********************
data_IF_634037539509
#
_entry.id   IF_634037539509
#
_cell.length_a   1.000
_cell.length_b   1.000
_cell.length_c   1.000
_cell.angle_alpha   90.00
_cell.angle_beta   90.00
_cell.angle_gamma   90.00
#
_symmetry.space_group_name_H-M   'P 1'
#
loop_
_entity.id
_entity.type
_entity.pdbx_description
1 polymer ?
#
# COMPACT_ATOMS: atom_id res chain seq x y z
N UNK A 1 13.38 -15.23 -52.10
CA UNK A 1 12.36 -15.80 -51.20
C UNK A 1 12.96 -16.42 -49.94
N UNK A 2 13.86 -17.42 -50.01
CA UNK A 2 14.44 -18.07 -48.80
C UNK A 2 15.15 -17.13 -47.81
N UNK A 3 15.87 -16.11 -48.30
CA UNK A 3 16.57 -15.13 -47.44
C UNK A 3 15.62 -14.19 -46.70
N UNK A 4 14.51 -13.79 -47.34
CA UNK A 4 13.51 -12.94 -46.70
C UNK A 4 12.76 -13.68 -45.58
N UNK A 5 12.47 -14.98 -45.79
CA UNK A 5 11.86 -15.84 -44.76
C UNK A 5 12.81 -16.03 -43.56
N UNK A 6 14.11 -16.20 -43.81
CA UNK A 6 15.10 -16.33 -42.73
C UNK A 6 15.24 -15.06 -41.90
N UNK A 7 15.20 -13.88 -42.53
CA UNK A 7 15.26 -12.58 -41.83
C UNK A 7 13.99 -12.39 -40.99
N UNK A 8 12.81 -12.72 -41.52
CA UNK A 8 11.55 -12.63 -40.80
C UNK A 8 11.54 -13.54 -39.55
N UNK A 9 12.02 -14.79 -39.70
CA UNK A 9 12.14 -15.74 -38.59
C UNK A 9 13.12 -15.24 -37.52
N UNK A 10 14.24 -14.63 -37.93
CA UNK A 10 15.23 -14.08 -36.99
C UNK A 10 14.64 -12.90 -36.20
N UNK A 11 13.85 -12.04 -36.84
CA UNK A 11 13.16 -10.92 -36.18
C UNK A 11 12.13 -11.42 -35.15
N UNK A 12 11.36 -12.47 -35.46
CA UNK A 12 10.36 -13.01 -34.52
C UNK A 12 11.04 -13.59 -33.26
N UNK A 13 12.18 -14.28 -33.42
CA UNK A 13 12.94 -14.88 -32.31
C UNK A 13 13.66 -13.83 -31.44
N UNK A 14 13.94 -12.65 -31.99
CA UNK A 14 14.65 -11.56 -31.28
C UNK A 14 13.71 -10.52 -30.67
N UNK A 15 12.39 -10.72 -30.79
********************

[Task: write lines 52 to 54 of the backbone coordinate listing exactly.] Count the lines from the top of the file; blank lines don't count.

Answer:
CA UNK A 11 13.16 -10.92 -36.18
C UNK A 11 12.13 -11.42 -35.15
N UNK A 12 11.36 -12.47 -35.46